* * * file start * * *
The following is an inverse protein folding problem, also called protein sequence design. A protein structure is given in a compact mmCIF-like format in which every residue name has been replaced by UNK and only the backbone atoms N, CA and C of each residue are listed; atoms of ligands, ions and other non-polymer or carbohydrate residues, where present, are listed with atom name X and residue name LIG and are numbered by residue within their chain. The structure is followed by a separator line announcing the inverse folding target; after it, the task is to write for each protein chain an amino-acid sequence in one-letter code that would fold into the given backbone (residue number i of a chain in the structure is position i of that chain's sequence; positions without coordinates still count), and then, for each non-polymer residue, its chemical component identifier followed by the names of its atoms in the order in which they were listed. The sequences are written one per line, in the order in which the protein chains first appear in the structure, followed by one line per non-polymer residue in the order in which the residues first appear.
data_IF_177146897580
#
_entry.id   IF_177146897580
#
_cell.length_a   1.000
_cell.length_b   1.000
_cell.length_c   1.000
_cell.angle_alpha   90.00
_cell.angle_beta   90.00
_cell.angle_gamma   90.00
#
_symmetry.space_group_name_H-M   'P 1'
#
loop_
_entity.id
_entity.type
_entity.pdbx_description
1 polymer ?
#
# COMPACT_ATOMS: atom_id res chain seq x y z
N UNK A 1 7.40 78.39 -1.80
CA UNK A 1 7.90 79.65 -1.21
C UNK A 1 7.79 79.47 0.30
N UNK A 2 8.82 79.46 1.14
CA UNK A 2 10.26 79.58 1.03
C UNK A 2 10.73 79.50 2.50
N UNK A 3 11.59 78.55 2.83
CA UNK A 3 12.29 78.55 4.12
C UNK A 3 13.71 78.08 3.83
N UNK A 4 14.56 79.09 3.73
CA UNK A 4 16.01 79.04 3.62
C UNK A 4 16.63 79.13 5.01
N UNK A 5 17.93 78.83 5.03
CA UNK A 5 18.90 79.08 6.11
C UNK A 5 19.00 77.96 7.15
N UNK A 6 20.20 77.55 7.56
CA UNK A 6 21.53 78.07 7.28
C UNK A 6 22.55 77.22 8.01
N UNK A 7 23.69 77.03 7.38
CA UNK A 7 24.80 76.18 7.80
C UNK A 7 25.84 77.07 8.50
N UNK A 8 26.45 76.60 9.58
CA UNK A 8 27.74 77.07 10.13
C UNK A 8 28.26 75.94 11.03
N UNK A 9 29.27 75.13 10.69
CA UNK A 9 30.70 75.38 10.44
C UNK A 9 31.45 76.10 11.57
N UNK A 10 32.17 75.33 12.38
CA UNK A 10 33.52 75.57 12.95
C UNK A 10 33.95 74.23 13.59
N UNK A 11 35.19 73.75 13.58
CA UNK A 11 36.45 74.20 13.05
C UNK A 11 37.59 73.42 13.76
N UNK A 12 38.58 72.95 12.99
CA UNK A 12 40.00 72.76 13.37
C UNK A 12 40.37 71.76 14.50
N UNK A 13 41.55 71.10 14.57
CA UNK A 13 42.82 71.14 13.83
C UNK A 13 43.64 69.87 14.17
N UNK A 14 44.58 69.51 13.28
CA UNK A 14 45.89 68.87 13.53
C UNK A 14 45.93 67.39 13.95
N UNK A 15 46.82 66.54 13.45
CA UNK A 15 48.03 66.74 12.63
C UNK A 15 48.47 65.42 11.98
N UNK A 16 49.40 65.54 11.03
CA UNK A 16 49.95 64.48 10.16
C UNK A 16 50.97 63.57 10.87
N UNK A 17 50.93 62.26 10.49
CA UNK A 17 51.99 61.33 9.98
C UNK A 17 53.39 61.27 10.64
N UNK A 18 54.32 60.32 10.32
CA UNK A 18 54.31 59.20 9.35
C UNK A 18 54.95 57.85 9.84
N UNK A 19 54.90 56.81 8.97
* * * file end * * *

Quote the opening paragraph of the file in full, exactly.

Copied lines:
The following is an inverse protein folding problem, also called protein sequence design. A protein structure is given in a compact mmCIF-like format in which every residue name has been replaced by UNK and only the backbone atoms N, CA and C of each residue are listed; atoms of ligands, ions and other non-polymer or carbohydrate residues, where present, are listed with atom name X and residue name LIG and are numbered by residue within their chain. The structure is followed by a separator line announcing the inverse folding target; after it, the task is to write for each protein chain an amino-acid sequence in one-letter code that would fold into the given backbone (residue number i of a chain in the structure is position i of that chain's sequence; positions without coordinates still count), and then, for each non-polymer residue, its chemical component identifier followed by the names of its atoms in the order in which they were listed. The sequences are written one per line, in the order in which the protein chains first appear in the structure, followed by one line per non-polymer residue in the order in which the residues first appear.